Private Water Companies: Self serving worms and weasels with scant regard for a ground water fed river.
…and hey OFWAT and the Environment Agency feel free to call them to book on the impact of over abstraction at some point.
A position that was picked up by Paxo on Radio 4 (I know, I know) one morning this week when he echoed my sentiments regarding their exploitation of a natural resource for financial gain to the detriment of the aquatic environment. Richard Benyon was also in on the conversation and while he concurred with Paxo’s sentiments his declaration that a few more reservoirs were the answer demonstrated a limited grasp of the situation he is faced with.
You might want to think about this a little longer Richard, and the way we use our groundwater in this parched alley of Albion and I shall be writing to you on the matter in due course.
There have been several articles in the national press about the plight of southern rivers, which is great, but these articles should have appeared six months ago. There are many of us who were shouting as loud as we could throughout a very dry winter. If any paper out there needs an environment correspondent with a reasonable grasp of the environment don’t be a stranger. I’ve lost a few writing gigs of late and have some availability.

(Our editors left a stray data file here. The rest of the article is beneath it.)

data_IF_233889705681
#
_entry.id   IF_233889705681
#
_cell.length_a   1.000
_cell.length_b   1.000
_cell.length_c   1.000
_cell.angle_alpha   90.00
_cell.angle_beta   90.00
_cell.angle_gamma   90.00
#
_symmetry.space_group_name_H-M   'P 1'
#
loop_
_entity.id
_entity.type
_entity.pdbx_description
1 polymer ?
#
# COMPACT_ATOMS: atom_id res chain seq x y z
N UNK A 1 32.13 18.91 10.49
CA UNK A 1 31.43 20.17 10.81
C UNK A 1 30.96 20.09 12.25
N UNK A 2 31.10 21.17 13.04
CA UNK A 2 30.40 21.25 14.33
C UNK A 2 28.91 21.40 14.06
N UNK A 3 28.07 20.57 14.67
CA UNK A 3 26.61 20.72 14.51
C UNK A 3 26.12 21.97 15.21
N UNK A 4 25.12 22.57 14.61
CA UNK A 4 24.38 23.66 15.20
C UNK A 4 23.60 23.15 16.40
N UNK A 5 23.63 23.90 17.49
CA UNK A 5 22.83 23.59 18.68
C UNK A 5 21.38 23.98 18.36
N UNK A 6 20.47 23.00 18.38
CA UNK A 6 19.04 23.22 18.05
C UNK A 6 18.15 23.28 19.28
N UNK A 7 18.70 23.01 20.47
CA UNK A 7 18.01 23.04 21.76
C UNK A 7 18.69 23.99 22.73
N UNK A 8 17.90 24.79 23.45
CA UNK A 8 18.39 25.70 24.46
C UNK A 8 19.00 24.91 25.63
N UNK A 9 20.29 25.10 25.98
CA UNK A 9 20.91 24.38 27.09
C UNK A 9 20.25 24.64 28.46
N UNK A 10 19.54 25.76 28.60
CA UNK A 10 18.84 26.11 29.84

Paxo by the way, top banana, I don’t know if I’ve ever mentioned it (I have, I have ) but we once shared a petri dish on an invertebrate sampling course, and I feel a bond was made.
Further evidence if further evidence were needed that the aquifers in the south east of England are slowly being trashed.
These streams through the Mill house garden increasingly run dry with each summer that passes.
They used to run year round and held fish.